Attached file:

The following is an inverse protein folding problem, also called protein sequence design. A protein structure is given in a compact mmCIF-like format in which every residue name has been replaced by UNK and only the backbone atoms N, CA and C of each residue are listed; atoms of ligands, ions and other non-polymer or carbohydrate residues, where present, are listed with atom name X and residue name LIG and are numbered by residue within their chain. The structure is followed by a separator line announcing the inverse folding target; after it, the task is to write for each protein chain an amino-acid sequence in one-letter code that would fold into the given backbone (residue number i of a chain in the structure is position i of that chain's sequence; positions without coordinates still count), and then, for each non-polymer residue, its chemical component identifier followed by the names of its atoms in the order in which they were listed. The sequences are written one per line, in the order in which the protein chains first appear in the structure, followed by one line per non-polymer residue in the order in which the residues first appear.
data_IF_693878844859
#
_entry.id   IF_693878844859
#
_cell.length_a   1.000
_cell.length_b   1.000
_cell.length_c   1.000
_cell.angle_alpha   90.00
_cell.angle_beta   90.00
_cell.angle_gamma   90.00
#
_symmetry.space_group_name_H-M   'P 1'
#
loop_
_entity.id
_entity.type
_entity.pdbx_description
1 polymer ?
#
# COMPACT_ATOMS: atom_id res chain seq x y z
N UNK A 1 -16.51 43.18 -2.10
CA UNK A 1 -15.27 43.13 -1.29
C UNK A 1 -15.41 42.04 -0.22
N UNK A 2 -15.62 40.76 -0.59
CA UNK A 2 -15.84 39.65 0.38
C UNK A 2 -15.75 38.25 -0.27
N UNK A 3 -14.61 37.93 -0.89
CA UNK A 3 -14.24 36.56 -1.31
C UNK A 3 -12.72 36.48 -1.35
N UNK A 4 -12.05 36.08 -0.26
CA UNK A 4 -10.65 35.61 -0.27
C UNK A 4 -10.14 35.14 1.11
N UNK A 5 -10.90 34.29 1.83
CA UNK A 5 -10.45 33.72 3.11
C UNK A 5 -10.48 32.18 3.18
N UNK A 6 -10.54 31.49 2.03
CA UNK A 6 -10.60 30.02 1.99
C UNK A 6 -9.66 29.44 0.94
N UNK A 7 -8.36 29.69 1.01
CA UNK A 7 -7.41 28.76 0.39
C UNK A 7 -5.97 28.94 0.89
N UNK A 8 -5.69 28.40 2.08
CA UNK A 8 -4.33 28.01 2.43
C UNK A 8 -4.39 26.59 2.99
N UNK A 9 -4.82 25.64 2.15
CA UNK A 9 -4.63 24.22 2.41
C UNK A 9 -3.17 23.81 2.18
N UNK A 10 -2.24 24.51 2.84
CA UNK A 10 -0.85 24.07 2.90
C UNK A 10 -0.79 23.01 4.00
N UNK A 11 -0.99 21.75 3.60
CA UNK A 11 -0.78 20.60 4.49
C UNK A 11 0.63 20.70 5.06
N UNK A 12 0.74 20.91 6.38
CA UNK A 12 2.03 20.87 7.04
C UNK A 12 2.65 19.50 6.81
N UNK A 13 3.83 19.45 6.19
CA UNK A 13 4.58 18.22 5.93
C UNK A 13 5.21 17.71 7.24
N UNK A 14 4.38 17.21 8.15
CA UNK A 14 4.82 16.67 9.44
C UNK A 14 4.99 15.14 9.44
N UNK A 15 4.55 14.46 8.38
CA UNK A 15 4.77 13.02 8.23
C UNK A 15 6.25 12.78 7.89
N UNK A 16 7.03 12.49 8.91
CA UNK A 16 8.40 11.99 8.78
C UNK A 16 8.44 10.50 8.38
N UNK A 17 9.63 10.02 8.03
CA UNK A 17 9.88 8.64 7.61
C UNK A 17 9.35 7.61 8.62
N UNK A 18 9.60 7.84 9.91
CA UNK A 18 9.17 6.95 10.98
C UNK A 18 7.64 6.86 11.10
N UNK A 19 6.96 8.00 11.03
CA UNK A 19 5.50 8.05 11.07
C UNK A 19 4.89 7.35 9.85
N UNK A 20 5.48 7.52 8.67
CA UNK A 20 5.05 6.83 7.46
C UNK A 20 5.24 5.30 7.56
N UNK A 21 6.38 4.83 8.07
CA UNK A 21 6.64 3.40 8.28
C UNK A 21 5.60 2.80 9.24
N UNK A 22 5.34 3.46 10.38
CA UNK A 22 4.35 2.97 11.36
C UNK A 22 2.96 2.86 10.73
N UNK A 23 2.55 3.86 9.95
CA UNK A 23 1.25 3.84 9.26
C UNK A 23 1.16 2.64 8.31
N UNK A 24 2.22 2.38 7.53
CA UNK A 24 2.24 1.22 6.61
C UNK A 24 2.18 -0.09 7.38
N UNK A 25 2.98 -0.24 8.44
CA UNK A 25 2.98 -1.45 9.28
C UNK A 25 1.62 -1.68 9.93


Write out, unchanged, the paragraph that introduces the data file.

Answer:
The following is an inverse protein folding problem, also called protein sequence design. A protein structure is given in a compact mmCIF-like format in which every residue name has been replaced by UNK and only the backbone atoms N, CA and C of each residue are listed; atoms of ligands, ions and other non-polymer or carbohydrate residues, where present, are listed with atom name X and residue name LIG and are numbered by residue within their chain. The structure is followed by a separator line announcing the inverse folding target; after it, the task is to write for each protein chain an amino-acid sequence in one-letter code that would fold into the given backbone (residue number i of a chain in the structure is position i of that chain's sequence; positions without coordinates still count), and then, for each non-polymer residue, its chemical component identifier followed by the names of its atoms in the order in which they were listed. The sequences are written one per line, in the order in which the protein chains first appear in the structure, followed by one line per non-polymer residue in the order in which the residues first appear.